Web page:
Biden sides with Republicans on new DC crime law President Biden met privately with Senate Democrats on Thursday and indicated he would not use his veto pen to block congressional action to block a new Washington, D.C., crime law from taking effect.

President Biden will allow Congress to overturn new D.C. crime law

President Joe Biden and Senate Majority Leader Chuck Schumer speak to reporters as they depart the Senate Democrat policy luncheon at the Capitol on March 2. Stefani Reynolds/AFP via Getty Images hide caption

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Stefani Reynolds/AFP via Getty Images

President Joe Biden and Senate Majority Leader Chuck Schumer speak to reporters as they depart the Senate Democrat policy luncheon at the Capitol on March 2.

Stefani Reynolds/AFP via Getty Images

In a private meeting on Thursday President Biden informed Senate Democrats that he will not use his veto power to block a GOP-led effort to repeal D.C.'s new crime law. Senate Majority Leader Chuck Schumer confirmed the decision to reporters following the meeting.

The president later confirmed his decision in a tweet stating: "I support D.C. Statehood and home-rule – but I don't support some of the changes D.C. Council put forward over the Mayor's objections – such as lowering penalties for carjackings. If the Senate votes to overturn what D.C. Council did – I'll sign it."

The Senate is expected to vote as early as next week on a resolution that, if passed, would overturn a contentious law passed by the liberal Washington, D.C., city council to revise the capital's criminal code. The D.C. Council initially passed the law in November 2022, but it was vetoed by Democratic Mayor Muriel Bowser. The council then over-rode the veto earlier this year.

Biden has the power to save the law by using his veto pen because neither chamber of Congress is likely to have a veto-proof margin to override it. His disinterest in doing so will hand Republicans a rare victory as well as provide the president some political cover to possible accusations that he is "soft" on crime ahead of his likely 2024 reelection bid.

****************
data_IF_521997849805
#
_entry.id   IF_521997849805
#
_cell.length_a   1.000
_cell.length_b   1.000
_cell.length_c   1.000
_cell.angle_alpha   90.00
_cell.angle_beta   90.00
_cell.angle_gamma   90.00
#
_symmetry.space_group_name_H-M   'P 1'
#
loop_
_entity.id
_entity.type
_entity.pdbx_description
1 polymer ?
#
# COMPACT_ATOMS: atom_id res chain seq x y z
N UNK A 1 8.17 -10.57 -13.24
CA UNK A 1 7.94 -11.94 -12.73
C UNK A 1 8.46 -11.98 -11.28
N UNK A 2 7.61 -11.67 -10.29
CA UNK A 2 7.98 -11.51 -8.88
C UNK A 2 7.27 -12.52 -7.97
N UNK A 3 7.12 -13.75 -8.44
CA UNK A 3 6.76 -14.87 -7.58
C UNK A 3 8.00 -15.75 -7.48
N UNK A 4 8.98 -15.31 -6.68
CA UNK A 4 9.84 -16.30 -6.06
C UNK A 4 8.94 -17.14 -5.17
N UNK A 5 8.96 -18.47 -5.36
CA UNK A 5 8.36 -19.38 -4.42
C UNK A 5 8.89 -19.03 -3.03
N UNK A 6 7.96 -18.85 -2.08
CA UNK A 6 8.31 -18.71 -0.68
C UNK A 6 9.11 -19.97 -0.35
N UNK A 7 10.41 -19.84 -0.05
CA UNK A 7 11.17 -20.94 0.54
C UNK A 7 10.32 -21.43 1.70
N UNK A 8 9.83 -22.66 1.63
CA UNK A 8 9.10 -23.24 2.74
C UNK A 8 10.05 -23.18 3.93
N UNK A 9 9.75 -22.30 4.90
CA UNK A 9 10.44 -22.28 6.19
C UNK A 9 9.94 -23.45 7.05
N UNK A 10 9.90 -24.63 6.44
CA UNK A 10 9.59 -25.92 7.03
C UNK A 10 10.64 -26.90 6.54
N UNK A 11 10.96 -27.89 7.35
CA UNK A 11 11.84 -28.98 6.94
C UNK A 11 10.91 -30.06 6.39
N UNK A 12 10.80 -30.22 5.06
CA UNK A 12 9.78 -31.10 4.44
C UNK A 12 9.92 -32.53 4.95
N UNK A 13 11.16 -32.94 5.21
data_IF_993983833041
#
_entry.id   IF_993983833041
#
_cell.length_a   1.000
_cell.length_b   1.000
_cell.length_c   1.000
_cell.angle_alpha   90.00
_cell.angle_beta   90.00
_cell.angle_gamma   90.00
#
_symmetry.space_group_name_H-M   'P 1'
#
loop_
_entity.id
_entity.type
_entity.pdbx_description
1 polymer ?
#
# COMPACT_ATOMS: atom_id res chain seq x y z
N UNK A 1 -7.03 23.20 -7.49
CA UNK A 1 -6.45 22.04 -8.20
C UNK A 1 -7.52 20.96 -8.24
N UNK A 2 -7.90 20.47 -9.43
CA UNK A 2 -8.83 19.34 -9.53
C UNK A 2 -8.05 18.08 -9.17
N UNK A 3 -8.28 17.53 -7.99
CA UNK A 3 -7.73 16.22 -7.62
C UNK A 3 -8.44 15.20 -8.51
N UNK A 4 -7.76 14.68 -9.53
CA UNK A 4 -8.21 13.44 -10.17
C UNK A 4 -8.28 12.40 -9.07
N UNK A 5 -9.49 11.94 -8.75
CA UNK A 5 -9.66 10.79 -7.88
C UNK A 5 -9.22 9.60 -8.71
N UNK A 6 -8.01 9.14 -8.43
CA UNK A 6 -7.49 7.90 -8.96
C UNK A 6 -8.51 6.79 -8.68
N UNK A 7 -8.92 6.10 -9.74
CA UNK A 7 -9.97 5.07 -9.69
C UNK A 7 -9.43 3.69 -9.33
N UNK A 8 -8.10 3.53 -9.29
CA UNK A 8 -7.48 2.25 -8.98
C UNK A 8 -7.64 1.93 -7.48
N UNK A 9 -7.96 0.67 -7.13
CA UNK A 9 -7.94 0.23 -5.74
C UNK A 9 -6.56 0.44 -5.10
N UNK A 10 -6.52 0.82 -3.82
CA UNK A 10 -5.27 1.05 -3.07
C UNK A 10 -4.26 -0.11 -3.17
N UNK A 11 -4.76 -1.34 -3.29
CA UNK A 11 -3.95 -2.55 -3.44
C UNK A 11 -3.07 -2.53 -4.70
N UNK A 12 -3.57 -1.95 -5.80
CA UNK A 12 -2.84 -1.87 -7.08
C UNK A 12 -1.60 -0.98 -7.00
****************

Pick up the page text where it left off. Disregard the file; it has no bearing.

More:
Del. Eleanor Holmes Norton, who represents D.C. in Congress, said she was "disappointed" by the president's decision and hoped he would change his mind.

At issue are components of the new criminal code that would reduce maximum criminal penalties for violent crimes like carjackings, as well as expand rights to jury trials for certain misdemeanor offenses that critics said would stretch the capacity of an already overwhelmed court system. The debate is happening as the nation's capital has seen an uptick in crime, according to police data.

The GOP-led House already approved a resolution to block the crime bill last month, with 31 Democrats joining Republicans in favor of it. The vote took place the same day Rep. Angie Craig, D-Minn., was attacked in her D.C. apartment building. Craig voted to overturn the law. Sen. Joe Manchin, D-W.Va., has already said he will vote with Republicans, virtually ensuring it will pass the Senate because it requires only a simple majority to pass. Democrats are also down one vote as Sen. John Fetterman, D-Pa., is absent seeking mental health treatment.

Congress has unique legislative power over Washington, D.C., outlined both in the U.S. Constitution and the 1973 District of Columbia Home Rule Act, which gives Congress the power to block any laws by the D.C. Council. While rarely used, it is not unprecedented.

Most Democrats oppose overturning the new criminal code based on the party's support for D.C. statehood, and the argument that the city should be able to govern itself without federal interference. While Mayor Bowser shares concerns about the criminal code, The Washington Post reported she is lobbying senators to oppose the resolution and allow officials to address concerns with the code on the local level.

That message is compelling for Sen. Mazie Hirono, D-Hawaii. "For me, this just speaks to why D.C. statehood should be voted on, and I'm very much in support, because these issues should not be decided by us for the D.C. people. They should have their own representatives doing that."

Barbara Sprunt contributed to this report.